Proposed changes to employee share schemes

While it is generally accepted that business owners are the most driven to see their business succeed, the same sort of vested interest can also give staff a sense of participation and a solid reason to see the company become profitable. Having a real stake in a company through owning shares in it is an incentive that some companies, particularly those listed on the stock exchange, have utilised.

Employee share schemes (ESSs) are a way to give staff a financial share of a company’s potential success, and as such have long been recognised as being a valuable tool to help companies attract and retain high-quality staff. Proposed changes to the law will make it more beneficial for start-up companies to remunerate staff in this manner.

2009 changes to ESS rules for tax purposes

Under an ESS, a company can offer its employees, as a form of remuneration and incentive, shares in the company or alternatively, an option/right to acquire such shares.

Since changes were made to the employee share scheme regime in 2009, fledgling enterprises and start- up businesses have been avoiding making ESSs available to staff due to the complex nature of the arrangements. Due to this, the changes have made ESSs less appealing for start-ups and smaller businesses.

The main reason is that the 2009 reforms taxed employees at the point of issue of the shares or options. In other words, the employee is taxed upfront unless special rules for deferral at the time of issue apply.

The drawback of this is that employees can become liable for significant tax based on the value of the shares or options for the income year in which they are issued, even if they are not earning any income or before this value is realised by selling. One online retailing executive described the present structure as being “like paying tax on the winnings of the lotto ticket before you win the lotto”.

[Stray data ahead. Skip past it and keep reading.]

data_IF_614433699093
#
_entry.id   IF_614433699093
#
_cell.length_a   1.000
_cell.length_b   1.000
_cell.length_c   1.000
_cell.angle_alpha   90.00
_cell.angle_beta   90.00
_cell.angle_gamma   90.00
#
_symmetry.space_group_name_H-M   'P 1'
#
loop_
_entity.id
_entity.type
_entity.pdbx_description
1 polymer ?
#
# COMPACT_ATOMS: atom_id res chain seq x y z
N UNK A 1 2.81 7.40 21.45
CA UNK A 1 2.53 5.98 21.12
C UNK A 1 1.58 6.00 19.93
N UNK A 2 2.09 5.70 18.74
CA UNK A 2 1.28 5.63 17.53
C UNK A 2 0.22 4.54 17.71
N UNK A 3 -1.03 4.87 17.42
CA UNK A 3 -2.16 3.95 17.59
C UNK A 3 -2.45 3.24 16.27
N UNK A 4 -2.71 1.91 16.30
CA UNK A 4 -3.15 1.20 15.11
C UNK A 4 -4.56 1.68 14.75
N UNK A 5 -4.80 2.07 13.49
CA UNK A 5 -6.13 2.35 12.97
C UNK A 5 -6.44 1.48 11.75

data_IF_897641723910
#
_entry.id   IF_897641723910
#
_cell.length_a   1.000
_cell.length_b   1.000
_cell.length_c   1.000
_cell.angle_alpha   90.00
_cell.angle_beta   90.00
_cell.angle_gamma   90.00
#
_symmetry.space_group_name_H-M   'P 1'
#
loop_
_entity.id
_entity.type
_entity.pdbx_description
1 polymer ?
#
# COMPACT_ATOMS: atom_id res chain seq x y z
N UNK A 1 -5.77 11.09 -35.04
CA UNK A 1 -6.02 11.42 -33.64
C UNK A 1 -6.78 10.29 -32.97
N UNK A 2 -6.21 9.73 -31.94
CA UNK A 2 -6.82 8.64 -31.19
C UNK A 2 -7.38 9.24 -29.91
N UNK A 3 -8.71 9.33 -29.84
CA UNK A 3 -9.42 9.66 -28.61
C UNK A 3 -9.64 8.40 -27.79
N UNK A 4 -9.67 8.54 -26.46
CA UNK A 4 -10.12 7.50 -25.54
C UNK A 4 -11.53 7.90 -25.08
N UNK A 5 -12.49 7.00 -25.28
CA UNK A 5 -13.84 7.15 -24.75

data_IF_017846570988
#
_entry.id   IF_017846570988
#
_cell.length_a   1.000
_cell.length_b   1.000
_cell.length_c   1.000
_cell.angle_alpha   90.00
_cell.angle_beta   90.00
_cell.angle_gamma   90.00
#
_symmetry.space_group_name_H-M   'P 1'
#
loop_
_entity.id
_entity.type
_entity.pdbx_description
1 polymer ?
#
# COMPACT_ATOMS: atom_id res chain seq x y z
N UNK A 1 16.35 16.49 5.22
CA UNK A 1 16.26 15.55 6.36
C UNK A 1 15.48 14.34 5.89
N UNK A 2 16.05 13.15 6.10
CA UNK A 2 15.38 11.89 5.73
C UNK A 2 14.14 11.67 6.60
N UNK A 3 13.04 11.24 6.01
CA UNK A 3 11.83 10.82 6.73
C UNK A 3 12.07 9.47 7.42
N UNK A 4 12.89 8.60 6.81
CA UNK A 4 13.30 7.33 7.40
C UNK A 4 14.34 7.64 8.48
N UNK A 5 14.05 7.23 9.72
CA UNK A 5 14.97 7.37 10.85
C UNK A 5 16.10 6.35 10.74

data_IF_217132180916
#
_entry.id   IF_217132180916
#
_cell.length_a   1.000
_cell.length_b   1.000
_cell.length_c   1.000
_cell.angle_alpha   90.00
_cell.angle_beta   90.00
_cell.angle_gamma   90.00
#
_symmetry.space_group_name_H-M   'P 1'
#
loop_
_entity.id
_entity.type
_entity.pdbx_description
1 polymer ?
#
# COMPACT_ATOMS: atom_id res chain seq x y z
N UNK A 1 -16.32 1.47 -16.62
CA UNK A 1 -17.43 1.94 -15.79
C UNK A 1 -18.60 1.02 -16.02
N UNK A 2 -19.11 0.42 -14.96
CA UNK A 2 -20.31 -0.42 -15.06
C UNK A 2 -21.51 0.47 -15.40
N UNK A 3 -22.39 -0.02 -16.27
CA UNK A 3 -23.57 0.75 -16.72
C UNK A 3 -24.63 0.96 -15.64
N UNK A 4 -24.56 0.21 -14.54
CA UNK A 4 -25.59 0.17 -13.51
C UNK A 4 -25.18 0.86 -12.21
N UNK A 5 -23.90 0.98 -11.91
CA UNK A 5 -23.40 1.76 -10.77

Proposed ESS changes

To enhance the system, the government is going to amend the ESS rules. This is planned to come into operation for shares and rights that are granted on or after July 1, 2015. At this stage the proposed changes are still in draft legislation, and it is yet to be introduced into Federal Parliament.

Under the revised ESS regime, some key amendments include:

• Taxation of rights at exercise: Companies will be able to give employees discounted rights or options to acquire shares, which will be taxed when they are exercised rather than when they are received. This means that those in receipt of such options will only have to take care of tax liabilities when they actually receive value. Other conditions may apply however.

  • Concessions for start-ups: Start-ups will also be given some concessions under the ESS rules in an attempt to bolster the Australian innovation sector. This will apply to companies that have an aggregate turnover of less than $50 million, are unlisted and have been incorporated for less than 10 years. It is also necessary that the shares or rights are held for at least 3 years. Specifically, for eligible start-ups:
    • For shares: An income tax exemption will be allowed for the issue of shares to employees which have a small discount (the rules propose discounts of up to 15%).
    • For options: The discount on the issue of options will not be taxed upfront but rather will be subject to the capital gains tax regime at the time that the share acquired from the exercise of the option is disposed of.
    • Changes for deferred-taxing arrangements: The government has also proposed that the maximum time for tax deferral for the receipt of such options or shares be extended from seven to 15 years.

    It is worth noting however that where an employee is subject to the discount up-front under an ESS, the concession that exempts from income tax the first $1,000 of share scheme interests given to an employee who earns less than $180,000 a year, will still be retained. The government had introduced this measure in 2009 to prevent highly paid executives from benefiting from a reduction to their tax liability if they were to be remunerated with shares or options.

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